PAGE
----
Last Updated: 20/03/2019
The purpose of this safety alert is to highlight the risks of hoist rope and brake failure on tower cranes. Employers, builders, workers and crane operators should apply the principles in this alert to any crane with a hoist rope.
In March 2019 two separate free fall incidents have occurred on Comansa hammerhead tower cranes in Queensland. In the first incident the hoist rope catastrophically failed, dropping a hook block weighing approximately 500 kilograms to the ground. It is understood the hoist rope failed when the hook block was being hoisted up and contacted the hook trolley (also known as two blocking). The falling hook block caused the hook trolley to travel along the jib at speed and collide with the jib end, causing significant damage to the crane. The trolley rope was also cut in the incident. Both the hoist rope and trolley rope ends dropped onto the roof of a house on the other side of the street next to the site. The hoist rope was rigged in double fall, with the end of the hoist rope anchored to the end of the tower crane jib.
In the second incident a rubbish skip of approximately 7 tonne dropped 11 metres when the crane operator was attempting to lower the skip onto the road. The load started to free fall and the hoist brake was unable to hold the load.
There have now been three recent incidents involving tower cranes in Queensland. The previous incident occurred in October 2018 on a luffing tower crane, but was not caused by two blocking. The cause of this incident was still being investigated when this alert was issued.
In the first incident it appears the primary cause of the incident was the hoist limit of the crane not functioning.
Typically, the hoisting limit switch system on a tower crane includes a:
- deceleration function that slows the hoisting speed down
- final limit switch that physically stops the hook two blocking.
Both limiting functions prevent damage to the hoisting system and help prevent catastrophic failure of the hoist rope.
In the second incident, the hoist brake was unable to hold the load. Following the incident, the hook block could be hoisted up and was held at height, so there appears to have been no obvious mechanical failure of the drive system. However, the way the brake is applied and the ability of the brake to hold the load are in question. It appears that the fault on the tower crane is intermittent.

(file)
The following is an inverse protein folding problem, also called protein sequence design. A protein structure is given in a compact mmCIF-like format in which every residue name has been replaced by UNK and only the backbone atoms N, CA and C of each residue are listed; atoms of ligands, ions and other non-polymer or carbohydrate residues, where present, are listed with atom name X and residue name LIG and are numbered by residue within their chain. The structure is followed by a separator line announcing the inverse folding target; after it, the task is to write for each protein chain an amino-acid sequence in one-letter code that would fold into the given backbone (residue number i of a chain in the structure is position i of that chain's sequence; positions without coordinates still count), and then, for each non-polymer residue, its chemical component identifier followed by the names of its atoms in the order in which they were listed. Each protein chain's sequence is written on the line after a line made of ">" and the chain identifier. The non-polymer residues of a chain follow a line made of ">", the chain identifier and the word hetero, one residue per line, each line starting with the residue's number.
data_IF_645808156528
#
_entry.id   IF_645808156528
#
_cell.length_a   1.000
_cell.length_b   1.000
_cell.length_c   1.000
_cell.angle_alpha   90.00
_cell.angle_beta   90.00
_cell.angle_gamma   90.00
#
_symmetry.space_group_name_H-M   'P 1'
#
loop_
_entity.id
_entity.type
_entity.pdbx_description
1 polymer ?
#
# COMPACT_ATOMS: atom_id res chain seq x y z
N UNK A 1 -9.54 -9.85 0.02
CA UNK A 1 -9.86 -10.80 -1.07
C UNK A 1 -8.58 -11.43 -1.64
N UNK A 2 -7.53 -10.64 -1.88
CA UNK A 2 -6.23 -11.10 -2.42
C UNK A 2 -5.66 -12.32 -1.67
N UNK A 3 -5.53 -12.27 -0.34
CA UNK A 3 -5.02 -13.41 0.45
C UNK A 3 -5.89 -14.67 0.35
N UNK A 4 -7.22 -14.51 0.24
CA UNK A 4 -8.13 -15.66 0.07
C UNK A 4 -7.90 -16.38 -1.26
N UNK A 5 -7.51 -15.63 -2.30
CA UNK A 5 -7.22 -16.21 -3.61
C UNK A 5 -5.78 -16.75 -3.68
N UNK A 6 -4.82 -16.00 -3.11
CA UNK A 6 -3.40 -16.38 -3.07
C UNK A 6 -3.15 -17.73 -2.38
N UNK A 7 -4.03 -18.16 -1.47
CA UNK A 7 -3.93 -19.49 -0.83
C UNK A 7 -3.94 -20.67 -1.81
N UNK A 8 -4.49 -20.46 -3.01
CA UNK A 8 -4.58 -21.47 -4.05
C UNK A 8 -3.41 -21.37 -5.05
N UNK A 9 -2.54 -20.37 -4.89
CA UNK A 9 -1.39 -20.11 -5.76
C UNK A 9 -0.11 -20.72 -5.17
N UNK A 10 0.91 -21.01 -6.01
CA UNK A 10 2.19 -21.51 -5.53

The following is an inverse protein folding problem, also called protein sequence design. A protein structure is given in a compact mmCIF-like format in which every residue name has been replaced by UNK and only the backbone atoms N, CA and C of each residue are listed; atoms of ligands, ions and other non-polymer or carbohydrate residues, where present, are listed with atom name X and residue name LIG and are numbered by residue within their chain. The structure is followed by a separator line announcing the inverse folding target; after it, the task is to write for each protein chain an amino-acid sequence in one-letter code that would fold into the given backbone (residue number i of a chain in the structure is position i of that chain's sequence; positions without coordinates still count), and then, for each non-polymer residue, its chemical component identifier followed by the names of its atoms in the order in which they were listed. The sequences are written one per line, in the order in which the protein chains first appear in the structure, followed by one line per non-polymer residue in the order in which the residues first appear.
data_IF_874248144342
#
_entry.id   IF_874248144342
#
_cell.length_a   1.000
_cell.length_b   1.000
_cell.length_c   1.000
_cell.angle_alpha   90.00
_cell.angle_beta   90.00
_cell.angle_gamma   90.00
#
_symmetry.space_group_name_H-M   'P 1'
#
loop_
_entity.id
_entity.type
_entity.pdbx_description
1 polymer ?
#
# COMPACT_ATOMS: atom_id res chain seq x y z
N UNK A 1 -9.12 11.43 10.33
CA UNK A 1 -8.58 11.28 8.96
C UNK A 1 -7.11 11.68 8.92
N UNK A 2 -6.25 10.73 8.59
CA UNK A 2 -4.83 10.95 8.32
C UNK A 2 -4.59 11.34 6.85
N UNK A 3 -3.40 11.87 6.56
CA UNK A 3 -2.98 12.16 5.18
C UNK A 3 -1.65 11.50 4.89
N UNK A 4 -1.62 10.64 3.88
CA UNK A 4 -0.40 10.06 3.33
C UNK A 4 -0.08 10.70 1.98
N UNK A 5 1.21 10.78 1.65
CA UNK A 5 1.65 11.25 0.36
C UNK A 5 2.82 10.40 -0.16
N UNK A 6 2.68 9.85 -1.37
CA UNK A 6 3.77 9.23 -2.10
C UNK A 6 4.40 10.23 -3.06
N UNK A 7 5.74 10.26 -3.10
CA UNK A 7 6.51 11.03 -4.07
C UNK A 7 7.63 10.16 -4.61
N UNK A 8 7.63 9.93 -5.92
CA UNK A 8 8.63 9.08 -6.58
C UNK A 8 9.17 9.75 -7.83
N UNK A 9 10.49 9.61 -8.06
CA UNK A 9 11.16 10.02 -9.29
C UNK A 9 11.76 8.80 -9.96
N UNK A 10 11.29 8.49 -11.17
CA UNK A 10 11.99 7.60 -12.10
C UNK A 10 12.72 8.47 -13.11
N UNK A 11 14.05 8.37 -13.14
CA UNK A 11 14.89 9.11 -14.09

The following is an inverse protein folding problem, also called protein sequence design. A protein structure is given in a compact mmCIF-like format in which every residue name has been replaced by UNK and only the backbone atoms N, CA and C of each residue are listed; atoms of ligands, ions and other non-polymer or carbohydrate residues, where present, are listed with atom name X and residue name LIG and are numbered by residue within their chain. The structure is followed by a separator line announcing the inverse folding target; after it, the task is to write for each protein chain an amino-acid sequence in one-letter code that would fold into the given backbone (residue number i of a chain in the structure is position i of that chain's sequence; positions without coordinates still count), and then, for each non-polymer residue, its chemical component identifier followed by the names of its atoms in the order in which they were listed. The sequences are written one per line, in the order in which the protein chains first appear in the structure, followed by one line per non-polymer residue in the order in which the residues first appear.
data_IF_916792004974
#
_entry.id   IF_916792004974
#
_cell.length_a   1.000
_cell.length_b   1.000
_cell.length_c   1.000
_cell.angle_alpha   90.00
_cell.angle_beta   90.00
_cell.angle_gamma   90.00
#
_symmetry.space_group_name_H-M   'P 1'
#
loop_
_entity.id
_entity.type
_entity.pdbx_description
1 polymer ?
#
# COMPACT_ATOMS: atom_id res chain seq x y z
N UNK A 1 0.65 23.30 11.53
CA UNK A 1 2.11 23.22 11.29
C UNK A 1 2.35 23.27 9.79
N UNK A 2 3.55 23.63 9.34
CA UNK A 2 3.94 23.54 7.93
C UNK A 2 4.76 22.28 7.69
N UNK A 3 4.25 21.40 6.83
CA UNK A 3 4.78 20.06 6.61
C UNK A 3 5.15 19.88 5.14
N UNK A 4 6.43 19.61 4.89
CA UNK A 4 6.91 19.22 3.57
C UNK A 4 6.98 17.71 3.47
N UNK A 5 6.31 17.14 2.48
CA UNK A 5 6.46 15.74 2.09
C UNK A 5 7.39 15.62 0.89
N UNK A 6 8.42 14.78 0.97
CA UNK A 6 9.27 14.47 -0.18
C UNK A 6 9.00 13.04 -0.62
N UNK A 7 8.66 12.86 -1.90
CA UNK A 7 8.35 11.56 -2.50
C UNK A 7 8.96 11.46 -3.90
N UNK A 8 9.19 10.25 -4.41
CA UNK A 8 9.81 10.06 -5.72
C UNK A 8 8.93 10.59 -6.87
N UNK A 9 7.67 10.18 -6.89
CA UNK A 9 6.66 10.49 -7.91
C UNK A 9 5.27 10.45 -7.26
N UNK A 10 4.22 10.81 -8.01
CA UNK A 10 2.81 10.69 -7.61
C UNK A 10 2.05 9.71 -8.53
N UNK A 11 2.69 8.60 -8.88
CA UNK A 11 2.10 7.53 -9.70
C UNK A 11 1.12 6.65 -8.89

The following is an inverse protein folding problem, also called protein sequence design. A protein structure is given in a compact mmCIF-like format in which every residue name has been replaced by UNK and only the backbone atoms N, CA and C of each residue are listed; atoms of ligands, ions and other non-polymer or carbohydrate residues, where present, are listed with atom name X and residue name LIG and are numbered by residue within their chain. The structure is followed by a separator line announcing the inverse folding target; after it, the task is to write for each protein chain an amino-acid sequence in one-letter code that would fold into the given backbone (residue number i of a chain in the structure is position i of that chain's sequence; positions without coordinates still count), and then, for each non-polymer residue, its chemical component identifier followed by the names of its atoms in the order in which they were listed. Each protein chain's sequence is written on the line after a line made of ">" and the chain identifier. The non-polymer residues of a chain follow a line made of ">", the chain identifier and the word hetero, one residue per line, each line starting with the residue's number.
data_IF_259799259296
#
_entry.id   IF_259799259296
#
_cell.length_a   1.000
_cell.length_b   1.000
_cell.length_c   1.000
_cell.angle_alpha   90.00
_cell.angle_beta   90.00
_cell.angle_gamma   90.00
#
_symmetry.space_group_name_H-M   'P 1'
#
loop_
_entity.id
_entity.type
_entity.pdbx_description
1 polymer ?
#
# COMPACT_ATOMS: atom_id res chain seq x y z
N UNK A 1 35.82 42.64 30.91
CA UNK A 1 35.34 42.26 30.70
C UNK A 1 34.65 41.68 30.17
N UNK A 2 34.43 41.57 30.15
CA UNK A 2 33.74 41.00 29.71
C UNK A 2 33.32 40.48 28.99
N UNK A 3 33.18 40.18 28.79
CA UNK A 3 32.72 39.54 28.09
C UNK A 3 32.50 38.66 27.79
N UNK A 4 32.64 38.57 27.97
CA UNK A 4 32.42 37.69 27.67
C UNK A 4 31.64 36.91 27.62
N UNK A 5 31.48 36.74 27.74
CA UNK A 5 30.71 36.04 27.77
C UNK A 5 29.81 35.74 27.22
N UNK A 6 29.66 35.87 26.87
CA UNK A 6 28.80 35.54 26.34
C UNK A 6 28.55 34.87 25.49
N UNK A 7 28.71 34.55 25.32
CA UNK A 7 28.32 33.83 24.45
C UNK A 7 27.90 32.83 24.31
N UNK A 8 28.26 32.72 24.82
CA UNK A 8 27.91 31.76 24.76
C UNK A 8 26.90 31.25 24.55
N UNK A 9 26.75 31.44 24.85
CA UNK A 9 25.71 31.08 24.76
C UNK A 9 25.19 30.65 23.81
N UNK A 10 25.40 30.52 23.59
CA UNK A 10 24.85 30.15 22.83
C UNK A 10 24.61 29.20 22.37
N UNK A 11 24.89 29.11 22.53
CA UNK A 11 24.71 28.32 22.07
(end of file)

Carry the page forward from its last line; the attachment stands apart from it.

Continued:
Photograph 1: Dropped hook block (rope failure).
Photograph 2: Hook block trolley after colliding with end of crane jib (rope failure).
All safety features provided by the crane manufacturer, including the hoist limit, must remain operational and are not to be overridden for normal operation of the crane.
The only legitimate reason for temporarily overriding the hoist limit switch is for rigging purposes, including when the crane is commissioned, dismantled or the rigging set up on the hook block is being changed (e.g. some tower cranes can be changed from two to four rope falls).
When selecting the tower crane for a particular site it is important that the hook height is high enough to carry out all lifting activities without the need to override the crane's safety features.
Wherever a free fall of the crane winch is detected, the crane is to be removed from service. As the fault with the crane could be intermittent, simply carrying out a function test of the crane, will be inadequate on its own. The crane's control system and circuitry are to be checked by competent persons experienced in the safe operation of tower cranes. Prior to re-entering service, the fault is to be accurately verified, defective components replaced and an inspection of the crane carried out by a competent person (i.e. a mechanical engineer who is a Registered Professional Engineer of Queensland). The inspection is to verify that no mechanical damage has been caused to the crane.
Further information can be obtained from the following: